That wet night at Happy Valley, Whyte’s killer instinct catches the attention of trackside stewards. During the last race of the evening, he interferes with another jockey as he comes off the rail, and the stewards suspend him from two upcoming meets.
Whyte views the sidelining as a cost of doing business in Hong Kong, where racing is viewed as a gentlemanly sport. Nevertheless, Whyte says that being aggressive “is just part of my nature. I can’t not go for it.”
EARLY THE NEXT MORNING, Hong Kong’s skies have cleared. Turf action unfolds at Sha Tin Racecourse in the New Territories, a bland suburb that seems a universe away from rollicking Hong Kong proper. Sha Tin serves as the Jockey Club’s other major track and the place where riders train each morning. I spot Whyte breaking in a new horse and wave as he trots by, en route to the practice field, but he’s too focused to notice me.
Trainer Caspar Fownes, on whose horse Whyte won the prestigious Hong Kong Derby this year, half-watches the zip-around as he scrolls through text messages on his cell phone. “Dougie is a natural at winning with horses out of bad gates,” says Fownes, referring to the disadvantageous starting positions that all jockeys sometimes have to contend with. “Then, boom, two hundred meters go by and he’s in a great spot. He does his homework and knows which horses will go forward and which lack tactical speed. He recognizes the horses he can weave in front of. Then it’s a matter of doing that in split seconds and, if that doesn’t work, quickly shifting from plan A, to plan B, to plan C.”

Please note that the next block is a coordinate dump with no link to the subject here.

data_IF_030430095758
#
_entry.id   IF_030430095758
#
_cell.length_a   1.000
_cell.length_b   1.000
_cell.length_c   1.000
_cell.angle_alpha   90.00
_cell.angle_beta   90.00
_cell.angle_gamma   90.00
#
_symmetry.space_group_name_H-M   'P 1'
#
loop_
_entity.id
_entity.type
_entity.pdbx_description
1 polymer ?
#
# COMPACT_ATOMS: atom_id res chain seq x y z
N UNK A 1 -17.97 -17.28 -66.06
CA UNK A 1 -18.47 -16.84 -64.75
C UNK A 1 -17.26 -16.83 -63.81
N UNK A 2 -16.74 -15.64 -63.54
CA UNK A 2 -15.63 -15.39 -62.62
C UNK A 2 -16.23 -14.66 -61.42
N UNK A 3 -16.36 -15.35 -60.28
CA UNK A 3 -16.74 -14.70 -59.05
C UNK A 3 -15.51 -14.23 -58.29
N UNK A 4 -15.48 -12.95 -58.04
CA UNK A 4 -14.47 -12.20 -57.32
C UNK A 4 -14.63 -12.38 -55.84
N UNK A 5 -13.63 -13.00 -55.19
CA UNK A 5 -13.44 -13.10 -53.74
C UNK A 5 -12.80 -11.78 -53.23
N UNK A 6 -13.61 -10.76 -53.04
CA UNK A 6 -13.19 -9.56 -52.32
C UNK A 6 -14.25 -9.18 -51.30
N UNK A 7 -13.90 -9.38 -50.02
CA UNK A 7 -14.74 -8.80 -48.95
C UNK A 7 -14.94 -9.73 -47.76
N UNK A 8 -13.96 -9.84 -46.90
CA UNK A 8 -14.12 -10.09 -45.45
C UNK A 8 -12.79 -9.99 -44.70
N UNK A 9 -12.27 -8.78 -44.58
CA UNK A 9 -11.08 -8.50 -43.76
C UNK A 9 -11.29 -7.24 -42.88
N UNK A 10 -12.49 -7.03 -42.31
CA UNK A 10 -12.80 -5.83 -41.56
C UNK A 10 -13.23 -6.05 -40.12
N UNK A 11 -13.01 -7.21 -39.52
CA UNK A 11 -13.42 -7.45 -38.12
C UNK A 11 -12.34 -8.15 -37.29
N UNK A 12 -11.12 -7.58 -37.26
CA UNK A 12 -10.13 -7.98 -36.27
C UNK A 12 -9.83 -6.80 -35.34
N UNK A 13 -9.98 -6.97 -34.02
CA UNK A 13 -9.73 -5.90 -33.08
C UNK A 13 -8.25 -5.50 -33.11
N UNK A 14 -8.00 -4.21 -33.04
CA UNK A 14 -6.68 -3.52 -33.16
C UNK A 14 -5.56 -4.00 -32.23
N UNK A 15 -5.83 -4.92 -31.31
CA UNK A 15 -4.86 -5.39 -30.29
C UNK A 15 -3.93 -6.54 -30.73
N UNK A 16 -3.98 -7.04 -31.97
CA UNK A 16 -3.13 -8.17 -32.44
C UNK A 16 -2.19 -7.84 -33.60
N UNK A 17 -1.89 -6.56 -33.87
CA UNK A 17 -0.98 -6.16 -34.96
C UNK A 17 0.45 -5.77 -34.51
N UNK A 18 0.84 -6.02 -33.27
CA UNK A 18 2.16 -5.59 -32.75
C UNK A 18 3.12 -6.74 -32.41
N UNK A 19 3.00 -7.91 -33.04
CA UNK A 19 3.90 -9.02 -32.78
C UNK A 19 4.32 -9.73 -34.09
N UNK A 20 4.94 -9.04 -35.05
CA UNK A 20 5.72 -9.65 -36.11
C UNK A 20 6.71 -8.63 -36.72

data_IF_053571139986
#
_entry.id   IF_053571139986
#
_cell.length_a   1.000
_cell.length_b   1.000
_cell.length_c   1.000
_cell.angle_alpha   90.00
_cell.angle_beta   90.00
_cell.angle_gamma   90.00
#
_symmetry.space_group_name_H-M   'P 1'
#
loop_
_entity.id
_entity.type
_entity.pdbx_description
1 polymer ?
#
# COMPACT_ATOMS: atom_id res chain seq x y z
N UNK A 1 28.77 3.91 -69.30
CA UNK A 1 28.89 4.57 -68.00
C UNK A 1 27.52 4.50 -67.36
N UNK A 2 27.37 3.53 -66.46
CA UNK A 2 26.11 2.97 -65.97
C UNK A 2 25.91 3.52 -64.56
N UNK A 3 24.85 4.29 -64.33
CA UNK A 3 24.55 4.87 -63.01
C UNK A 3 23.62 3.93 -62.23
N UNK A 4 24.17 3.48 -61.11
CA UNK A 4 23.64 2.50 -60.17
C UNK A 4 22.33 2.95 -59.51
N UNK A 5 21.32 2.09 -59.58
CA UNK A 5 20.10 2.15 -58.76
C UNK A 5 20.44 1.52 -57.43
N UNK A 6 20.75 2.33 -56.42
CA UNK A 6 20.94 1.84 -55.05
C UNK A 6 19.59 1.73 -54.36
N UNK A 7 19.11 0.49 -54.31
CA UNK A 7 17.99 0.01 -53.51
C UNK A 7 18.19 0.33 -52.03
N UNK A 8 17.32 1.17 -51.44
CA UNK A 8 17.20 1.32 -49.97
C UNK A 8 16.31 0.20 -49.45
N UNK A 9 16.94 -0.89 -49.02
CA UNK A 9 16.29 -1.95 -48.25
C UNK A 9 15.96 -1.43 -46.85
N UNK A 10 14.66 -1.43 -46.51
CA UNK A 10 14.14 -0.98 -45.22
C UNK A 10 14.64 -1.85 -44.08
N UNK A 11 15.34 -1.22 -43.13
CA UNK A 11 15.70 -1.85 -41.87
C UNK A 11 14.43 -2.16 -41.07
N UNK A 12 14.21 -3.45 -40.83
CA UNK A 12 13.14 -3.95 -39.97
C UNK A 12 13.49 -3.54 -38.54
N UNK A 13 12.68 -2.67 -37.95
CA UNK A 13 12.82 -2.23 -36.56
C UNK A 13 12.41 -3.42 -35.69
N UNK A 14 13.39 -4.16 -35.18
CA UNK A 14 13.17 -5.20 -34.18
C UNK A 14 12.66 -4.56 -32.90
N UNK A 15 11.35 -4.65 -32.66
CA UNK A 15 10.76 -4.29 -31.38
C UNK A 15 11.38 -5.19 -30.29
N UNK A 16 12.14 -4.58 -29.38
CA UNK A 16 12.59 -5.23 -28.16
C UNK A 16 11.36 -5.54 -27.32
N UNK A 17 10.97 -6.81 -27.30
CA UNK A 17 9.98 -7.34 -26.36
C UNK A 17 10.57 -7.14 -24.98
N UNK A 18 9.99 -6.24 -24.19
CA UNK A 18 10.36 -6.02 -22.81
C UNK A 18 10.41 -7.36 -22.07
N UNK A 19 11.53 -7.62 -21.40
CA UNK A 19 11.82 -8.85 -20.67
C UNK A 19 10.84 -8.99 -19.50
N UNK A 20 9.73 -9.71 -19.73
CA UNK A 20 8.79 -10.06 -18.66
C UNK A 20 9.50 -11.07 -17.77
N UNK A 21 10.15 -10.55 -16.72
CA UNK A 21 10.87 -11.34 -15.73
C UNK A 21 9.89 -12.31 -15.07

Whyte, who has a freckled face, tousled hair and a diminutive but muscular body, materializes on our side of the fence. Now riding a bicycle and in a feisty mood, he and his friend Fownes exchange playful verbal jabs.
“Maybe I can get some support from you and you can give me a ride one of these days,” Whyte jokes, expressing his hope that Fownes will offer him a horse to race on.
“You need to share the love with me a little bit,” Fownes shoots back.
“I won the Derby for you,” says Whyte. “What else do you want?”
They share a laugh before Whyte turns serious, cursing the timing of his suspension—he and upstart jockey Brett Prebble are in a neck-and-neck race to be this season’s winningest jockey in Hong Kong. “I hate the feeling of not being number one,” says Whyte. “[Prebble] is slagging me off to the press, but I don’t go in for that. I prefer to prove myself on the track.”
Then he bikes off to his nearby home, where his wife and kids await him for breakfast.